And why did the disciples need that message at that time? So they could know that suffering and death will not be the end for Jesus. This one who would suffer and die is the Son of the living God, and death cannot hold Him. As the disciples saw with their own eyes, Jesus is the light of the world—the light that the darkness cannot overcome. Yes, He would suffer and die. But suffering and death cannot and will not be the end for Jesus, who was standing in front of them all white and shiny, radiant in divine, heavenly majesty.
Cross-bearing and death would not be the end for Jesus, and it wasn’t the end for Jesus’ disciples. The living presence of Moses and Elijah on the mountain testifies to the glorious future that awaits all who live in faith. Moses had gone through a great deal in his life. And few prophets had experienced more opposition than Elijah. But that hardship did not last. What had lasted was their fellowship with the living Lord. Moses and Elijah had passed through the temporary trials of this life into eternal joys at God’s right hand.
And so it is for all who believe. As seen in Moses and Elijah, suffering is not the end for those who trust in the Lord. Instead, a crown of life, eternal life awaits. THAT does not end.
Does that promise of glory mean, though, that the cross-bearing can somehow be skipped over? Just as we might sometimes wish we could follow Jesus without taking up our crosses, Peter also seems to have hoped along those lines, as he offered to build tents for Jesus, Moses, and Elijah so they could all stay on the mountain.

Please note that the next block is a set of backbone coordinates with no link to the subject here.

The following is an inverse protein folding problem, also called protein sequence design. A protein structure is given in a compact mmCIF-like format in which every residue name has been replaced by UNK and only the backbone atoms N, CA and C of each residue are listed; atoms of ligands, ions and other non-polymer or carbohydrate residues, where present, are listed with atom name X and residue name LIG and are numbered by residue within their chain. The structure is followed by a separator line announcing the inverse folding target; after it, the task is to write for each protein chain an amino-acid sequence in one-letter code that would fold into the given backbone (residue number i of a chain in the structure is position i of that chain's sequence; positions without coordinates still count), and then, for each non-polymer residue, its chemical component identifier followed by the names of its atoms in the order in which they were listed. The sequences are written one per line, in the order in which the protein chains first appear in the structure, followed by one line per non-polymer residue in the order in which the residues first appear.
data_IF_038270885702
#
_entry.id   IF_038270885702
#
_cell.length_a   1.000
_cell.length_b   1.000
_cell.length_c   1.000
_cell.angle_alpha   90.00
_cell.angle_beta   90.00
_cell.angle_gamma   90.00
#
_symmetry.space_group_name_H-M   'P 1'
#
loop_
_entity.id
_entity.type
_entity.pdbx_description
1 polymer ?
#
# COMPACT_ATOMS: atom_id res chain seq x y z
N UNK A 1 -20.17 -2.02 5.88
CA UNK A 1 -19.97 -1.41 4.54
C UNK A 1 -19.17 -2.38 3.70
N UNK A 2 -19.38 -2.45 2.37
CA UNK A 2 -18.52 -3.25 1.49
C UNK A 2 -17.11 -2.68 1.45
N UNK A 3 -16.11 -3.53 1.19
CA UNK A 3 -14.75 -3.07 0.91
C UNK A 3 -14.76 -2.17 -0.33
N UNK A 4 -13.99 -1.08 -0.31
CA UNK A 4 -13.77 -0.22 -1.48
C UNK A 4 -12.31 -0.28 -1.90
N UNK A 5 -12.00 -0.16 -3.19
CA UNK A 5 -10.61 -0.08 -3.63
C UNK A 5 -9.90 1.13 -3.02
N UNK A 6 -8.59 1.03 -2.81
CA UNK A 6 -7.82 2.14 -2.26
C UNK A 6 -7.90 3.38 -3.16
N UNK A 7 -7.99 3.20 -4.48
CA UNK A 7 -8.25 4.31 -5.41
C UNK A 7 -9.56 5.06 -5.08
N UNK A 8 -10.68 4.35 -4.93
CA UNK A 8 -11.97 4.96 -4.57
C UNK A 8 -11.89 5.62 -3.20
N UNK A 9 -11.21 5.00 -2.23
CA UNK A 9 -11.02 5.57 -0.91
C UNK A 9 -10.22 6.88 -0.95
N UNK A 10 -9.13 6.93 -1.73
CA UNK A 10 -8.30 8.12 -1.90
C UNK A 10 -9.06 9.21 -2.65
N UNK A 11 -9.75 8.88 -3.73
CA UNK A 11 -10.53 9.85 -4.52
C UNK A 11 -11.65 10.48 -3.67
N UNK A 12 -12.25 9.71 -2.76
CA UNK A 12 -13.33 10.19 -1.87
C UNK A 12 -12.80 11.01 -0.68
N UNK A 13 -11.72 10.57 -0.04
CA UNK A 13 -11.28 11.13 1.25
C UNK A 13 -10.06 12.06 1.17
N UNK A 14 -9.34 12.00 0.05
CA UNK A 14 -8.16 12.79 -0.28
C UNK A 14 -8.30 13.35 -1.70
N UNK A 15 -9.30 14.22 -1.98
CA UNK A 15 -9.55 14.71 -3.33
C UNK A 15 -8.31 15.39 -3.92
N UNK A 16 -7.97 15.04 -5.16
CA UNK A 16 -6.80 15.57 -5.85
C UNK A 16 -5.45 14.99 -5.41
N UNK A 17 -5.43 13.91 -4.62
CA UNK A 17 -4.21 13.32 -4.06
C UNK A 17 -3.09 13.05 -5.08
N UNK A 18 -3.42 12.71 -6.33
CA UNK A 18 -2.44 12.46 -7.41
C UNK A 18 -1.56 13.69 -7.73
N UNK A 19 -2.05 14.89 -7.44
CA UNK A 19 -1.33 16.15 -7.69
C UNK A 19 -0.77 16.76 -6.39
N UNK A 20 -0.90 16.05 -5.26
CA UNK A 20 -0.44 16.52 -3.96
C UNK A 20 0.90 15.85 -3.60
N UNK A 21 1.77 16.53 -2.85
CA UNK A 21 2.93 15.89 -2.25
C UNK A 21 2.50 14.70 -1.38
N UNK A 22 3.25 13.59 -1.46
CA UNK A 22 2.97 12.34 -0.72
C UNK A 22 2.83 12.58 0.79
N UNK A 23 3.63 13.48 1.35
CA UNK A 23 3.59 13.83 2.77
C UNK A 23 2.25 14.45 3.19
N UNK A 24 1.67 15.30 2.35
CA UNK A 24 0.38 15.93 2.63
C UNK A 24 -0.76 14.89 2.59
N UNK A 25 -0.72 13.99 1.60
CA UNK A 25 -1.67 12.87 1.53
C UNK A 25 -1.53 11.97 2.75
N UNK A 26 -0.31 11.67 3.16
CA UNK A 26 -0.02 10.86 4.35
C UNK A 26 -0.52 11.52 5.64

Peter’s wish is understandable. As he said, it was good for them to be there. But Jesus had something even better in mind. He was set on gaining for Peter, James, John, and us, not just a moment or a day of glory but joys that would be forever.
Luke tells us that, on the mountain, Moses and Elijah spoke with Jesus “of his departure, which he was about to accomplish at Jerusalem” (v 31). It was for that “departure” that Jesus went back down the mountain.
Jesus went down from the Mount of Transfiguration with His disciples so that He could be lifted up for them (and us!) on Mount Calvary. There, He suffered for us so that our suffering will not last. He died on the cross for our sins, so that sin and death will not be the end for us. And He rose from the dead to proclaim the good news that He has made the way for us through death into life eternal.
As glorious as the Transfiguration was, that day’s temporary glory was a sign pointing ahead to greater glory, as In the Transfiguration, We See a Preview of the Unending Glory Christ Secured for Us on the Cross. In the Transfiguration, we see that because of what Jesus did, we are on the way to heaven.
At times, it might seem as if the hardships of this fallen world will never end. And our Lord Jesus Christ, who has suffered with us and for us, knows how that feels. But take heart. The Lord, who accompanied His disciples back down the Mount of Transfiguration into the sin-filled, chaotic messiness of this world, will also be with you in whatever hardships you face. And the Lord, who was lifted up on Mount Calvary for you, has, by His death and resurrection, made sure that those hardships won’t last. They will come to an end and be replaced by everlasting peace and joy in His kingdom that knows no end.